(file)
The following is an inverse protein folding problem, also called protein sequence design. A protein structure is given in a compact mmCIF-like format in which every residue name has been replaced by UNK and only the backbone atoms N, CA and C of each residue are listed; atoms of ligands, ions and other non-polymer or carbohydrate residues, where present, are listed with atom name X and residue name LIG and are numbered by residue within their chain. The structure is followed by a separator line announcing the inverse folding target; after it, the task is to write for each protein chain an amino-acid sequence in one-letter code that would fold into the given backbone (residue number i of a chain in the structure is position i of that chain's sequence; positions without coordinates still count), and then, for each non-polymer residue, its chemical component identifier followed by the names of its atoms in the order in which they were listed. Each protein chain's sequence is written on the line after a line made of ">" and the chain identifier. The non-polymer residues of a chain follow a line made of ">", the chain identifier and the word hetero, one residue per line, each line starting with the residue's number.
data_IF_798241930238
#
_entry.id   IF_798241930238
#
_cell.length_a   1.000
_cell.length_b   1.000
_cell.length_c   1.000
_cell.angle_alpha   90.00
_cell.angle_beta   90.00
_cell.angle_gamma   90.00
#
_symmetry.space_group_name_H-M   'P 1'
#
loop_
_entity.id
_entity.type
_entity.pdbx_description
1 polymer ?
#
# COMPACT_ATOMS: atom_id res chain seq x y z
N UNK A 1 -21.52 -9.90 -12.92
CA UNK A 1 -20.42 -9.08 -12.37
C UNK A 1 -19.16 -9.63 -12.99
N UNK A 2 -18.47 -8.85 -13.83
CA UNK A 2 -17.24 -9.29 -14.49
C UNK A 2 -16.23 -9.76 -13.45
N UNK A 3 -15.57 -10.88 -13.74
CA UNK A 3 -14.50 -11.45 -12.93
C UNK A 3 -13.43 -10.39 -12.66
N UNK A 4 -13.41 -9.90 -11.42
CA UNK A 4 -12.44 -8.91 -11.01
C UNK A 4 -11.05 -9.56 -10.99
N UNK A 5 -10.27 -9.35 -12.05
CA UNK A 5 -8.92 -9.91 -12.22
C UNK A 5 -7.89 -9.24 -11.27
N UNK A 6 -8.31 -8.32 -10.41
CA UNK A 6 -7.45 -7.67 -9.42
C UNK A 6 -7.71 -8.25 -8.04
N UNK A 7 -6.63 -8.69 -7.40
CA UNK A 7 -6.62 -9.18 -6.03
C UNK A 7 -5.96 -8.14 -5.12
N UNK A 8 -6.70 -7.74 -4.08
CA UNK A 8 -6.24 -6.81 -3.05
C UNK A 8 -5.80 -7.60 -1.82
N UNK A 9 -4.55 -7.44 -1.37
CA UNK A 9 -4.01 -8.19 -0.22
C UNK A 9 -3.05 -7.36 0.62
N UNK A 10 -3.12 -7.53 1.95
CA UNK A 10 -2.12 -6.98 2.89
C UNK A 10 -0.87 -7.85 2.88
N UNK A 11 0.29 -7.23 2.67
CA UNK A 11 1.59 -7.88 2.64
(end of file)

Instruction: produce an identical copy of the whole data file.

The following is an inverse protein folding problem, also called protein sequence design. A protein structure is given in a compact mmCIF-like format in which every residue name has been replaced by UNK and only the backbone atoms N, CA and C of each residue are listed; atoms of ligands, ions and other non-polymer or carbohydrate residues, where present, are listed with atom name X and residue name LIG and are numbered by residue within their chain. The structure is followed by a separator line announcing the inverse folding target; after it, the task is to write for each protein chain an amino-acid sequence in one-letter code that would fold into the given backbone (residue number i of a chain in the structure is position i of that chain's sequence; positions without coordinates still count), and then, for each non-polymer residue, its chemical component identifier followed by the names of its atoms in the order in which they were listed. Each protein chain's sequence is written on the line after a line made of ">" and the chain identifier. The non-polymer residues of a chain follow a line made of ">", the chain identifier and the word hetero, one residue per line, each line starting with the residue's number.
data_IF_798241930238
#
_entry.id   IF_798241930238
#
_cell.length_a   1.000
_cell.length_b   1.000
_cell.length_c   1.000
_cell.angle_alpha   90.00
_cell.angle_beta   90.00
_cell.angle_gamma   90.00
#
_symmetry.space_group_name_H-M   'P 1'
#
loop_
_entity.id
_entity.type
_entity.pdbx_description
1 polymer ?
#
# COMPACT_ATOMS: atom_id res chain seq x y z
N UNK A 1 -21.52 -9.90 -12.92
CA UNK A 1 -20.42 -9.08 -12.37
C UNK A 1 -19.16 -9.63 -12.99
N UNK A 2 -18.47 -8.85 -13.83
CA UNK A 2 -17.24 -9.29 -14.49
C UNK A 2 -16.23 -9.76 -13.45
N UNK A 3 -15.57 -10.88 -13.74
CA UNK A 3 -14.50 -11.45 -12.93
C UNK A 3 -13.43 -10.39 -12.66
N UNK A 4 -13.41 -9.90 -11.42
CA UNK A 4 -12.44 -8.91 -11.01
C UNK A 4 -11.05 -9.56 -10.99
N UNK A 5 -10.27 -9.35 -12.05
CA UNK A 5 -8.92 -9.91 -12.22
C UNK A 5 -7.89 -9.24 -11.27
N UNK A 6 -8.31 -8.32 -10.41
CA UNK A 6 -7.45 -7.67 -9.42
C UNK A 6 -7.71 -8.25 -8.04
N UNK A 7 -6.63 -8.69 -7.40
CA UNK A 7 -6.62 -9.18 -6.03
C UNK A 7 -5.96 -8.14 -5.12
N UNK A 8 -6.70 -7.74 -4.08
CA UNK A 8 -6.24 -6.81 -3.05
C UNK A 8 -5.80 -7.60 -1.82
N UNK A 9 -4.55 -7.44 -1.37
CA UNK A 9 -4.01 -8.19 -0.22
C UNK A 9 -3.05 -7.36 0.62
N UNK A 10 -3.12 -7.53 1.95
CA UNK A 10 -2.12 -6.98 2.89
C UNK A 10 -0.87 -7.85 2.88
N UNK A 11 0.29 -7.23 2.67
CA UNK A 11 1.59 -7.88 2.64